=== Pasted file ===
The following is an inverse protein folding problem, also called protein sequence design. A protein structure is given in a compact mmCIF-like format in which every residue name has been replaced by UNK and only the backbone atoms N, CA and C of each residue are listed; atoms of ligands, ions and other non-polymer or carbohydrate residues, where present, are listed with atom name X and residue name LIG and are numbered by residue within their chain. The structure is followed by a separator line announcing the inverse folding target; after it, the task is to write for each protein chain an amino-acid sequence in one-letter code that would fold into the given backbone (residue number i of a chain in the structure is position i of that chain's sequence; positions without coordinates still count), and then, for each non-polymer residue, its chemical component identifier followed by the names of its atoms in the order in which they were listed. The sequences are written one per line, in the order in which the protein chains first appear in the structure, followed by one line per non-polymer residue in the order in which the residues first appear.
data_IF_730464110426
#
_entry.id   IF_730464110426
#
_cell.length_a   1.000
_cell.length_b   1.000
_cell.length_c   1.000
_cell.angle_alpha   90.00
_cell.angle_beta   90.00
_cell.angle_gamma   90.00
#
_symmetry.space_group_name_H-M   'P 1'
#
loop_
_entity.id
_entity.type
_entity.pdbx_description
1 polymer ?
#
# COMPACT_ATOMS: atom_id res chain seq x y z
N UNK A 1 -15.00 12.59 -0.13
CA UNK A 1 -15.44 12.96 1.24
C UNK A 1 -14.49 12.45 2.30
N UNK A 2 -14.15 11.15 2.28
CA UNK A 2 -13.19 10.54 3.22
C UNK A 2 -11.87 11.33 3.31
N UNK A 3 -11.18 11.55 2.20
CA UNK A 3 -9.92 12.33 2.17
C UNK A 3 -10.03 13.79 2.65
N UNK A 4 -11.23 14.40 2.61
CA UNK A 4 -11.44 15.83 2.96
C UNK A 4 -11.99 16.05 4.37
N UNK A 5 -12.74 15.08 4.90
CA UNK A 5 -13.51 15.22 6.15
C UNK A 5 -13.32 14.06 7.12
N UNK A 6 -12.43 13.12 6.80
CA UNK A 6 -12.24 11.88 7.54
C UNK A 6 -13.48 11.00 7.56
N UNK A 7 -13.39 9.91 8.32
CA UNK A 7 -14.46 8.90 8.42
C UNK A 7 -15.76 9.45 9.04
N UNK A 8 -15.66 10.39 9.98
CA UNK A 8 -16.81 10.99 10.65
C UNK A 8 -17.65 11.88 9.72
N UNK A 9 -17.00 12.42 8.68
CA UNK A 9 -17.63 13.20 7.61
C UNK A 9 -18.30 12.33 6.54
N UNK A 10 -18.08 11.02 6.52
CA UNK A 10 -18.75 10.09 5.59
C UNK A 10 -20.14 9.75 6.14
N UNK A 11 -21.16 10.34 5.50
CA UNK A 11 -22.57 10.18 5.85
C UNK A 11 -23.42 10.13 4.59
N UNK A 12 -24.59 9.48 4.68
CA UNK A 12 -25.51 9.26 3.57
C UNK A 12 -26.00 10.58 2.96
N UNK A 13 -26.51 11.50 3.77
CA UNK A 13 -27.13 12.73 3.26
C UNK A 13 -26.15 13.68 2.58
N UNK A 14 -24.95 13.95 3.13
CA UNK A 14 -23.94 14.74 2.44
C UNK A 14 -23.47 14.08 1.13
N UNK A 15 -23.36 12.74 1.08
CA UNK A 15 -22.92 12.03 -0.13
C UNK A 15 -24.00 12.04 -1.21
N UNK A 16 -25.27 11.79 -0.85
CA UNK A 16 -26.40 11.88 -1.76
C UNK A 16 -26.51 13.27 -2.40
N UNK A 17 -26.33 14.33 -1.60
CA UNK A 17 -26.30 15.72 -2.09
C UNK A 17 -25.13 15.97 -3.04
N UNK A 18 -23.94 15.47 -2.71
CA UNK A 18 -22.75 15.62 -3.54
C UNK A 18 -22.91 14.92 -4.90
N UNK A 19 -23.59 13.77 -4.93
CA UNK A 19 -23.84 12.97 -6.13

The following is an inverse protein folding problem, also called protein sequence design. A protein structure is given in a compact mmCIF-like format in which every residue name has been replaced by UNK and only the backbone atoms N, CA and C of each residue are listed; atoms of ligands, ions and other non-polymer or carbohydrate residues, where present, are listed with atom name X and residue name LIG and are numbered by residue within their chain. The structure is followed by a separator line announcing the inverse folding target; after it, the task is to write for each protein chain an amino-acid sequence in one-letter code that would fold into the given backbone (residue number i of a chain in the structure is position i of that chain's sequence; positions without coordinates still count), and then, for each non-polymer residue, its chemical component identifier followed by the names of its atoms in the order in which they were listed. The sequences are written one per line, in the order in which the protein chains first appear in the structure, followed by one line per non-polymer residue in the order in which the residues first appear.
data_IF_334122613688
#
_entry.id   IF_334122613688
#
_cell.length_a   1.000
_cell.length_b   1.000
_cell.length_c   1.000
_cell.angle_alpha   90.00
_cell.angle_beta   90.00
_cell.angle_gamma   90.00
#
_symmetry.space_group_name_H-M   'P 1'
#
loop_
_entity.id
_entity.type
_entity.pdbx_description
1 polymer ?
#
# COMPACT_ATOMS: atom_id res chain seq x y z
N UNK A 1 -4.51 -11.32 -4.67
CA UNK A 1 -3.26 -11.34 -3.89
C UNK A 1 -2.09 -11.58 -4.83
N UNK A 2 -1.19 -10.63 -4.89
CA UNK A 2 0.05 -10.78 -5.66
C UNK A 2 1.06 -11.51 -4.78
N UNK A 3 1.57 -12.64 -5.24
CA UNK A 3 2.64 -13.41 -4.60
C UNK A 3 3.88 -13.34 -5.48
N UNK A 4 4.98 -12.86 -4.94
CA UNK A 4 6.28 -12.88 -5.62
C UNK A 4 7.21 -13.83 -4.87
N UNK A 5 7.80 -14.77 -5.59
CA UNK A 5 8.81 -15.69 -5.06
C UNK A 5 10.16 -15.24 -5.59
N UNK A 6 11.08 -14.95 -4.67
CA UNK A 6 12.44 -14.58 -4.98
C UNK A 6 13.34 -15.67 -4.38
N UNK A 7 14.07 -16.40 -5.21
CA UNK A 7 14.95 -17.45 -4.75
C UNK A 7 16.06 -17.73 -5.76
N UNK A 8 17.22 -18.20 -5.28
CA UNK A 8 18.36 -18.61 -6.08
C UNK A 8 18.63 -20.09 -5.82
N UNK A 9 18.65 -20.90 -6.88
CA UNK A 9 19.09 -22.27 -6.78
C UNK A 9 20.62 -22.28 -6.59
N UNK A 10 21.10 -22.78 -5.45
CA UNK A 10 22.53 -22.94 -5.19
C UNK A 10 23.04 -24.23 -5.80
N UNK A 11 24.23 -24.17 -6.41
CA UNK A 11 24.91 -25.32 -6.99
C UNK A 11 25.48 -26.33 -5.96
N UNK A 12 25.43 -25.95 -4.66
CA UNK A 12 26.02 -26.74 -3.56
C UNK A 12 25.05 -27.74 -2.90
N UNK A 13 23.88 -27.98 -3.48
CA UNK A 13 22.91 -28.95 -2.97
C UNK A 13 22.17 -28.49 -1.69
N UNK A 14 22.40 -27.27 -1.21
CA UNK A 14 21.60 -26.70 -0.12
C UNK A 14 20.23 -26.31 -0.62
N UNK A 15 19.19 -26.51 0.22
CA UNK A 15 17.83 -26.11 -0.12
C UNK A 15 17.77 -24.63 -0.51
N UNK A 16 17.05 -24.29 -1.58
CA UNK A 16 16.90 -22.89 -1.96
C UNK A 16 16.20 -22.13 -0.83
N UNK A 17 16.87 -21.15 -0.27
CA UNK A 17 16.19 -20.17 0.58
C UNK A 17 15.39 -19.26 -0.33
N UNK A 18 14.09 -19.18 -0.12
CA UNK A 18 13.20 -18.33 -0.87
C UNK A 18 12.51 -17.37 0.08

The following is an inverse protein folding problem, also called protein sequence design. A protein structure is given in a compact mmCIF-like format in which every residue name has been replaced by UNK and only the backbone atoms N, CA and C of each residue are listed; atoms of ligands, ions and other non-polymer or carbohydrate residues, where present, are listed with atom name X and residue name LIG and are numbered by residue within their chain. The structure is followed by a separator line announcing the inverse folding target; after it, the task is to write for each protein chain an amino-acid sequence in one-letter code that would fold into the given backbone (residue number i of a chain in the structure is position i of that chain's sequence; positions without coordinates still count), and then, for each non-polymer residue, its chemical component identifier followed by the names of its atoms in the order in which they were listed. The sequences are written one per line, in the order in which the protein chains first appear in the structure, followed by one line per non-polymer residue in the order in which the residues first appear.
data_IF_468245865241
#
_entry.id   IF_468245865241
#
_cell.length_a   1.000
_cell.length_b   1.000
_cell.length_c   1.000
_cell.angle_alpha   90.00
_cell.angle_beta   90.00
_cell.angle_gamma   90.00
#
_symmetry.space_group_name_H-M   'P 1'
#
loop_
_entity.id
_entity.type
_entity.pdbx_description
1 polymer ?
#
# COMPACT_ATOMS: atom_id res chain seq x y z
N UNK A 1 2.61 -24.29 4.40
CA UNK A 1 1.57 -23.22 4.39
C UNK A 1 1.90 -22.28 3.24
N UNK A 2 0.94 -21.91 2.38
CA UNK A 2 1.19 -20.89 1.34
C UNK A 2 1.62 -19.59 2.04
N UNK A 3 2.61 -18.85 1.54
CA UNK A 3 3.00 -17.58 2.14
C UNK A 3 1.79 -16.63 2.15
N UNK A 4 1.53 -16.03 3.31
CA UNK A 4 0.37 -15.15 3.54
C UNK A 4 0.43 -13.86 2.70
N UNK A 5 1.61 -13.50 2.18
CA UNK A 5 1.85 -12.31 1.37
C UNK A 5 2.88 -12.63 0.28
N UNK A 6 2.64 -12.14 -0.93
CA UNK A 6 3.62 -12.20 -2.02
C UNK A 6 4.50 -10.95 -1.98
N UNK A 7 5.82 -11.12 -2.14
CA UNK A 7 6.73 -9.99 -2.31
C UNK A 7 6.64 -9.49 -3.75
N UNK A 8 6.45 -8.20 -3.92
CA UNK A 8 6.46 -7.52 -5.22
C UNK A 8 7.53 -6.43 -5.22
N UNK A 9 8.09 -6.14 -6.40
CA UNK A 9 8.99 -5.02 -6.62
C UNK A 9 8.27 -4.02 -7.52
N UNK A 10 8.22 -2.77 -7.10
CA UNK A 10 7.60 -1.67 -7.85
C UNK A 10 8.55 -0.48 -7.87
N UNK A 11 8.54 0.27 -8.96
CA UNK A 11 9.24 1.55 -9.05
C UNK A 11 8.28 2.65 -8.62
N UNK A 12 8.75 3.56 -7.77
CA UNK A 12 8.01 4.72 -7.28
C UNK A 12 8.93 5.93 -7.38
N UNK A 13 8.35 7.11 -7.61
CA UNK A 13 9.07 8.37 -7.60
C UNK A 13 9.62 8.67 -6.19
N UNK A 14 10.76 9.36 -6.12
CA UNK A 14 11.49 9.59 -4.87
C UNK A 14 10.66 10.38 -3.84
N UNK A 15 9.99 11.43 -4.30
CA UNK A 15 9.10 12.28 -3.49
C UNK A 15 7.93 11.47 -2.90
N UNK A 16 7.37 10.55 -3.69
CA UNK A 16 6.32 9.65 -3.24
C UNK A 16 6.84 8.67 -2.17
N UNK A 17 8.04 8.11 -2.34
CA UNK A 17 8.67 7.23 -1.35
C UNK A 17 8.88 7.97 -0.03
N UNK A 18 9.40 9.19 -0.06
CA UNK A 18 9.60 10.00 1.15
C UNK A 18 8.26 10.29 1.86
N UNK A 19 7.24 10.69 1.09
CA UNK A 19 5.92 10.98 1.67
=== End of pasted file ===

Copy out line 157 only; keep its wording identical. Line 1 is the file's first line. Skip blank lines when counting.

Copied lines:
#